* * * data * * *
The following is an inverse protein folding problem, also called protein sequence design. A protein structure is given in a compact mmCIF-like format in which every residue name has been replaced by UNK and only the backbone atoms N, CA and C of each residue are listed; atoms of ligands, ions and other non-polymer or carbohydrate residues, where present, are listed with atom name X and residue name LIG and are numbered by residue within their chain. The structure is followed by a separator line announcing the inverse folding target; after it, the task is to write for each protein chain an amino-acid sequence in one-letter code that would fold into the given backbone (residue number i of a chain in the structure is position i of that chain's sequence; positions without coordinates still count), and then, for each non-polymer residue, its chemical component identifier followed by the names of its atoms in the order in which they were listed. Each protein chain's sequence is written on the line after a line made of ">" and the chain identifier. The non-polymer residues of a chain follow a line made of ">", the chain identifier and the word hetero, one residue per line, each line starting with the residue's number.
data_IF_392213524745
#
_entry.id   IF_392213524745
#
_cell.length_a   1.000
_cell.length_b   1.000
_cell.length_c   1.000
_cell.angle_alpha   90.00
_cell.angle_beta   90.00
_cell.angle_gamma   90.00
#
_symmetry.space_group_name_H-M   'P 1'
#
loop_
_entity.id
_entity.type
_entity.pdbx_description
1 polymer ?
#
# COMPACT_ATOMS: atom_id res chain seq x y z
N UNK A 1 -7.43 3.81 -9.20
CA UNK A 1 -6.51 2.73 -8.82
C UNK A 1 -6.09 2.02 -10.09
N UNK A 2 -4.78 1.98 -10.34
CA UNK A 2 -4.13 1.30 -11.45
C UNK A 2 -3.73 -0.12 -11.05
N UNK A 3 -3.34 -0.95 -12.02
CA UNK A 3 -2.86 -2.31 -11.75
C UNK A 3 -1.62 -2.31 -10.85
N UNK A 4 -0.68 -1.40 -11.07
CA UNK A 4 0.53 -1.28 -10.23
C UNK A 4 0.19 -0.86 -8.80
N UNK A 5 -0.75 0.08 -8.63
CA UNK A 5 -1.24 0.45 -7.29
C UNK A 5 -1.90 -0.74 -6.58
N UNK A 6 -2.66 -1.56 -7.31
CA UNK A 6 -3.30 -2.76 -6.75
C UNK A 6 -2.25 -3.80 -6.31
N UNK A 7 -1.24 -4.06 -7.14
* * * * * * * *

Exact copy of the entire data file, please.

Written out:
The following is an inverse protein folding problem, also called protein sequence design. A protein structure is given in a compact mmCIF-like format in which every residue name has been replaced by UNK and only the backbone atoms N, CA and C of each residue are listed; atoms of ligands, ions and other non-polymer or carbohydrate residues, where present, are listed with atom name X and residue name LIG and are numbered by residue within their chain. The structure is followed by a separator line announcing the inverse folding target; after it, the task is to write for each protein chain an amino-acid sequence in one-letter code that would fold into the given backbone (residue number i of a chain in the structure is position i of that chain's sequence; positions without coordinates still count), and then, for each non-polymer residue, its chemical component identifier followed by the names of its atoms in the order in which they were listed. Each protein chain's sequence is written on the line after a line made of ">" and the chain identifier. The non-polymer residues of a chain follow a line made of ">", the chain identifier and the word hetero, one residue per line, each line starting with the residue's number.
data_IF_392213524745
#
_entry.id   IF_392213524745
#
_cell.length_a   1.000
_cell.length_b   1.000
_cell.length_c   1.000
_cell.angle_alpha   90.00
_cell.angle_beta   90.00
_cell.angle_gamma   90.00
#
_symmetry.space_group_name_H-M   'P 1'
#
loop_
_entity.id
_entity.type
_entity.pdbx_description
1 polymer ?
#
# COMPACT_ATOMS: atom_id res chain seq x y z
N UNK A 1 -7.43 3.81 -9.20
CA UNK A 1 -6.51 2.73 -8.82
C UNK A 1 -6.09 2.02 -10.09
N UNK A 2 -4.78 1.98 -10.34
CA UNK A 2 -4.13 1.30 -11.45
C UNK A 2 -3.73 -0.12 -11.05
N UNK A 3 -3.34 -0.95 -12.02
CA UNK A 3 -2.86 -2.31 -11.75
C UNK A 3 -1.62 -2.31 -10.85
N UNK A 4 -0.68 -1.40 -11.07
CA UNK A 4 0.53 -1.28 -10.23
C UNK A 4 0.19 -0.86 -8.80
N UNK A 5 -0.75 0.08 -8.63
CA UNK A 5 -1.24 0.45 -7.29
C UNK A 5 -1.90 -0.74 -6.58
N UNK A 6 -2.66 -1.56 -7.31
CA UNK A 6 -3.30 -2.76 -6.75
C UNK A 6 -2.25 -3.80 -6.31
N UNK A 7 -1.24 -4.06 -7.14